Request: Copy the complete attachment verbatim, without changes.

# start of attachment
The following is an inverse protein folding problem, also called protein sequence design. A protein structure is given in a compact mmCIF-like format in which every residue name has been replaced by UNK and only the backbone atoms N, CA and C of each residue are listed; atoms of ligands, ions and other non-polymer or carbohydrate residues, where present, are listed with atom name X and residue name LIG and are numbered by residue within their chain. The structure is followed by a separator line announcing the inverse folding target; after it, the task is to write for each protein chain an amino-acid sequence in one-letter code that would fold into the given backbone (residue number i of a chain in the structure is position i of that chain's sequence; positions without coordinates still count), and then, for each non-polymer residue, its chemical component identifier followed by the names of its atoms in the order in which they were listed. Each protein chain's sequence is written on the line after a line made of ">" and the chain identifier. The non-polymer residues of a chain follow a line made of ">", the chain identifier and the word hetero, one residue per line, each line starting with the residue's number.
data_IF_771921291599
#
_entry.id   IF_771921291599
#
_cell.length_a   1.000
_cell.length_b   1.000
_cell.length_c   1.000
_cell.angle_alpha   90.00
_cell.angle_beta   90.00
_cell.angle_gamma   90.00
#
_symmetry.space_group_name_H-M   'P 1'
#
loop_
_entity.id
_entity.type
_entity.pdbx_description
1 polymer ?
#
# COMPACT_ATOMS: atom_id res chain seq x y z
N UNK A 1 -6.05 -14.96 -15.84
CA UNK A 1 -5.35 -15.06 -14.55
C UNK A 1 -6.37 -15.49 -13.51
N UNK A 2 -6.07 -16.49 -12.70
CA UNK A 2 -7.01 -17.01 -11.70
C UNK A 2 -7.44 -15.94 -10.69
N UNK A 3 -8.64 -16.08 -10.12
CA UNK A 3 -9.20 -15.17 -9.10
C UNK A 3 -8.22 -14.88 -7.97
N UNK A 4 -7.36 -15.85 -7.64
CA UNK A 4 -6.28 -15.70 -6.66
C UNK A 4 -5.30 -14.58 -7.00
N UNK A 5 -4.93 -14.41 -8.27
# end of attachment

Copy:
The following is an inverse protein folding problem, also called protein sequence design. A protein structure is given in a compact mmCIF-like format in which every residue name has been replaced by UNK and only the backbone atoms N, CA and C of each residue are listed; atoms of ligands, ions and other non-polymer or carbohydrate residues, where present, are listed with atom name X and residue name LIG and are numbered by residue within their chain. The structure is followed by a separator line announcing the inverse folding target; after it, the task is to write for each protein chain an amino-acid sequence in one-letter code that would fold into the given backbone (residue number i of a chain in the structure is position i of that chain's sequence; positions without coordinates still count), and then, for each non-polymer residue, its chemical component identifier followed by the names of its atoms in the order in which they were listed. Each protein chain's sequence is written on the line after a line made of ">" and the chain identifier. The non-polymer residues of a chain follow a line made of ">", the chain identifier and the word hetero, one residue per line, each line starting with the residue's number.
data_IF_771921291599
#
_entry.id   IF_771921291599
#
_cell.length_a   1.000
_cell.length_b   1.000
_cell.length_c   1.000
_cell.angle_alpha   90.00
_cell.angle_beta   90.00
_cell.angle_gamma   90.00
#
_symmetry.space_group_name_H-M   'P 1'
#
loop_
_entity.id
_entity.type
_entity.pdbx_description
1 polymer ?
#
# COMPACT_ATOMS: atom_id res chain seq x y z
N UNK A 1 -6.05 -14.96 -15.84
CA UNK A 1 -5.35 -15.06 -14.55
C UNK A 1 -6.37 -15.49 -13.51
N UNK A 2 -6.07 -16.49 -12.70
CA UNK A 2 -7.01 -17.01 -11.70
C UNK A 2 -7.44 -15.94 -10.69
N UNK A 3 -8.64 -16.08 -10.12
CA UNK A 3 -9.20 -15.17 -9.10
C UNK A 3 -8.22 -14.88 -7.97
N UNK A 4 -7.36 -15.85 -7.64
CA UNK A 4 -6.28 -15.70 -6.66
C UNK A 4 -5.30 -14.58 -7.00
N UNK A 5 -4.93 -14.41 -8.27